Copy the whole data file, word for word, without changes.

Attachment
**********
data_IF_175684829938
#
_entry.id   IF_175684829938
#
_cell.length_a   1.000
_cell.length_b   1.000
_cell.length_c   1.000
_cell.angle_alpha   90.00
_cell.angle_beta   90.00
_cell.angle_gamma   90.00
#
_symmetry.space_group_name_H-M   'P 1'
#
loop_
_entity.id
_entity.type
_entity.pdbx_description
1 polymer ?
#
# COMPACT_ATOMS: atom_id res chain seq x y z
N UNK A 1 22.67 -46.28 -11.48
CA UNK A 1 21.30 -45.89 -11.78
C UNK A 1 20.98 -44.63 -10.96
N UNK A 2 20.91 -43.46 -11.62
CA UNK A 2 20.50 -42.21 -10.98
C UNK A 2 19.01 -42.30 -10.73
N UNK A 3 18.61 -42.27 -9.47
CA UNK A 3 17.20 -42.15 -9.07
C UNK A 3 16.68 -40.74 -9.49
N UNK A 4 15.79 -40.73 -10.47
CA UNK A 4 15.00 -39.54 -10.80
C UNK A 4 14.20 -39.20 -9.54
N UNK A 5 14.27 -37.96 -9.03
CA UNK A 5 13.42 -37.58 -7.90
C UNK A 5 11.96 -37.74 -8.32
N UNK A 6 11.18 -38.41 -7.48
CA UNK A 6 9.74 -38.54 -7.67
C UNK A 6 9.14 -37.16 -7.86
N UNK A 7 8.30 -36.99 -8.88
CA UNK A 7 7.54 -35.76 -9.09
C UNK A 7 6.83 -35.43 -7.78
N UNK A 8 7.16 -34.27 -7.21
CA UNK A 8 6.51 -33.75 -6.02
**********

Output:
data_IF_175684829938
#
_entry.id   IF_175684829938
#
_cell.length_a   1.000
_cell.length_b   1.000
_cell.length_c   1.000
_cell.angle_alpha   90.00
_cell.angle_beta   90.00
_cell.angle_gamma   90.00
#
_symmetry.space_group_name_H-M   'P 1'
#
loop_
_entity.id
_entity.type
_entity.pdbx_description
1 polymer ?
#
# COMPACT_ATOMS: atom_id res chain seq x y z
N UNK A 1 22.67 -46.28 -11.48
CA UNK A 1 21.30 -45.89 -11.78
C UNK A 1 20.98 -44.63 -10.96
N UNK A 2 20.91 -43.46 -11.62
CA UNK A 2 20.50 -42.21 -10.98
C UNK A 2 19.01 -42.30 -10.73
N UNK A 3 18.61 -42.27 -9.47
CA UNK A 3 17.20 -42.15 -9.07
C UNK A 3 16.68 -40.74 -9.49
N UNK A 4 15.79 -40.73 -10.47
CA UNK A 4 15.00 -39.54 -10.80
C UNK A 4 14.20 -39.20 -9.54
N UNK A 5 14.27 -37.96 -9.03
CA UNK A 5 13.42 -37.58 -7.90
C UNK A 5 11.96 -37.74 -8.32
N UNK A 6 11.18 -38.41 -7.48
CA UNK A 6 9.74 -38.54 -7.67
C UNK A 6 9.14 -37.16 -7.86
N UNK A 7 8.30 -36.99 -8.88
CA UNK A 7 7.54 -35.76 -9.09
C UNK A 7 6.83 -35.43 -7.78
N UNK A 8 7.16 -34.27 -7.21
CA UNK A 8 6.51 -33.75 -6.02